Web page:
Portrait of Wally (Shea, 2012), articulately unwinds the restitution of a painting after 70 years. The Wally of the title is Walburga Neuzil, the flame-haired mistress of artist Egon Schiele. Her portrait is one of a pair by the artist of his lover and himself. Lea Bondi Jaray, a Jewish Vienna gallery owner, acquired the painting for her personal collection at a time when Schiele’s work was not well known. Along with the commercial contents of the gallery, the painting was confiscated by the Nazis following the Anschluss. The film recounts the series of events after World War II that resulted in the portrait’s coming into the possession of Rudolf Leopold, an Austrian collector and owner of the Leopold Museum in Vienna. Whether that acquisition was legal is a point explored in depth in the film. What sets the film in motion is the hanging of Wally as part of a Schiele retrospective at the Museum of Modern Art in New York in 1997. Descendants of Lea Bondi Jaray enlisted U.S. government officials to secure return of the work to the family and prevent its return to Austria following the exhibit. In what could have been a dry and dull examination, the filmmaker presents the minutia of international property law clearly and compellingly. The sense of urgency displayed by the attorneys and prosecutors is palpable as each judicial decision is rendered as to whether to release the painting back to Leopold. Adding intrigue to the story is the role of the Museum of Modern Art, a story on National Public Radio (NPR) about the controversy, and the interference of a U.S. Senator. This is an extremely satisfying film about how the operation of law overrides the venality of some men who feel entitled to have things their way due to their station in life.

Lastly, one of the highlights of the festival was the provocative offering, Paradise: Love (Seidl, 2012), which follows Teresa a middle-aged Austrian woman seeking love and affection at a seaside resort in Kenya. She travels there with a female friend and is introduced to sex tourism. At first insecure and a little prudish, she recoils at her friend’s bawdy behavior. As the film opens, we see how empty Teresa’s life is at home with her self-involved teenaged daughter and soul-crushing job attending to special needs children. While not necessarily likable, we have sympathy with her predicament. Coming out of her shell, she has encounters with the young men who offer various wares (and unspoken companionship) from the periphery of the resort. We see another side of her. Needy and insecure, we watch as she mistakes attention for love from a series of afternoon escorts, who all request money from her. That the audience is one step ahead of Teresa in seeing how an encounter develops is part of what makes this film noteworthy; the viewer’s opinion of Teresa devolves with her behavior. Audiences come away with a vivid picture of human nature that is equal parts infuriating and unsettling.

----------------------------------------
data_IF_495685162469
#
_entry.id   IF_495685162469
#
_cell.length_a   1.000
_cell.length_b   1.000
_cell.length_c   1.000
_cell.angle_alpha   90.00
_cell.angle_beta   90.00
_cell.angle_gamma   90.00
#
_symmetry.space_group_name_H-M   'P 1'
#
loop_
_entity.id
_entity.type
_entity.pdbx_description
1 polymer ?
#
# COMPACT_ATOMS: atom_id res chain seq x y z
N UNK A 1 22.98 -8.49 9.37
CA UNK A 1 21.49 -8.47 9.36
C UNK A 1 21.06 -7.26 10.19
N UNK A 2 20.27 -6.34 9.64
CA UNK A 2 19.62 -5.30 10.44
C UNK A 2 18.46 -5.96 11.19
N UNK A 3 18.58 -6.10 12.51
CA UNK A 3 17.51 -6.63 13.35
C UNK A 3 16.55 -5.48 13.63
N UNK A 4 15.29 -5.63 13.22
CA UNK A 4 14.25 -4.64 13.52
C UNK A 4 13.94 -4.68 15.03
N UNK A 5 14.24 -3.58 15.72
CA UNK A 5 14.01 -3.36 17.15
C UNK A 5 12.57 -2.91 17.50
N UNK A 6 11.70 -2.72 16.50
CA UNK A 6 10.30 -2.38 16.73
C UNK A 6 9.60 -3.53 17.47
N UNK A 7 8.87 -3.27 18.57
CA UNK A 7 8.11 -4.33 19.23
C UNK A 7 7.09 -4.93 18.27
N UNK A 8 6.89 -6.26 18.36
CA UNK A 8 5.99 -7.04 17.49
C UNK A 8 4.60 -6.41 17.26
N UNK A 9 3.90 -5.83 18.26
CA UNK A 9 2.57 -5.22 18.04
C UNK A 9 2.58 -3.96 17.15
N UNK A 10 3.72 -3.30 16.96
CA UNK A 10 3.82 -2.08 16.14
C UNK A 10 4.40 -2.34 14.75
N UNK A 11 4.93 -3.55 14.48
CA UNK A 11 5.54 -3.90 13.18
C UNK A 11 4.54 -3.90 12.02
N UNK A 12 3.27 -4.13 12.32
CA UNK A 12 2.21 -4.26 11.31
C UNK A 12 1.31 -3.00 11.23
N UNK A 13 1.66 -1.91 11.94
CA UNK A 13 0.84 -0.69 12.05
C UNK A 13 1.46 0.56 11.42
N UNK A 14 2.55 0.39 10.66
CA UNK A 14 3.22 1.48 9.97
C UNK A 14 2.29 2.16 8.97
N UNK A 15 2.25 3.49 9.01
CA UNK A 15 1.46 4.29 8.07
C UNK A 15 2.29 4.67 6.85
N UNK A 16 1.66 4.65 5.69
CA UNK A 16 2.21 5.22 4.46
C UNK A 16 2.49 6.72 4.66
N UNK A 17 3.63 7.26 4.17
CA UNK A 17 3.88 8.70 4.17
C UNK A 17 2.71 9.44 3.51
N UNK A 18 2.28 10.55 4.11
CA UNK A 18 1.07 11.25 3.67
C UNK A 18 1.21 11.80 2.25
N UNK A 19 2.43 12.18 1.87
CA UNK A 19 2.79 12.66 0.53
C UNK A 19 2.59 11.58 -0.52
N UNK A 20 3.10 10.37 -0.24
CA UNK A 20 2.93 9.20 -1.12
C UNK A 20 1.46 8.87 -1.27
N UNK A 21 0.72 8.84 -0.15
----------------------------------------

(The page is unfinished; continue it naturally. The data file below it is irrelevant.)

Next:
Looking forward to 2013, the Philadelphia Film Society, presenter of the Philadelphia Film Festival, also announced its multi-year lease of the Roxy Theater in the Rittenhouse Square neighborhood of Center City. The existing two-screen venue will be renovated as funds are raised and become a year-round film center offering independent and art house titles that have struggled to find a screen in the city.

Michael Miller is an independent scholar and frequent film festival contributor to Film International.

Leave a Reply

Your email address will not be published. Required fields are marked *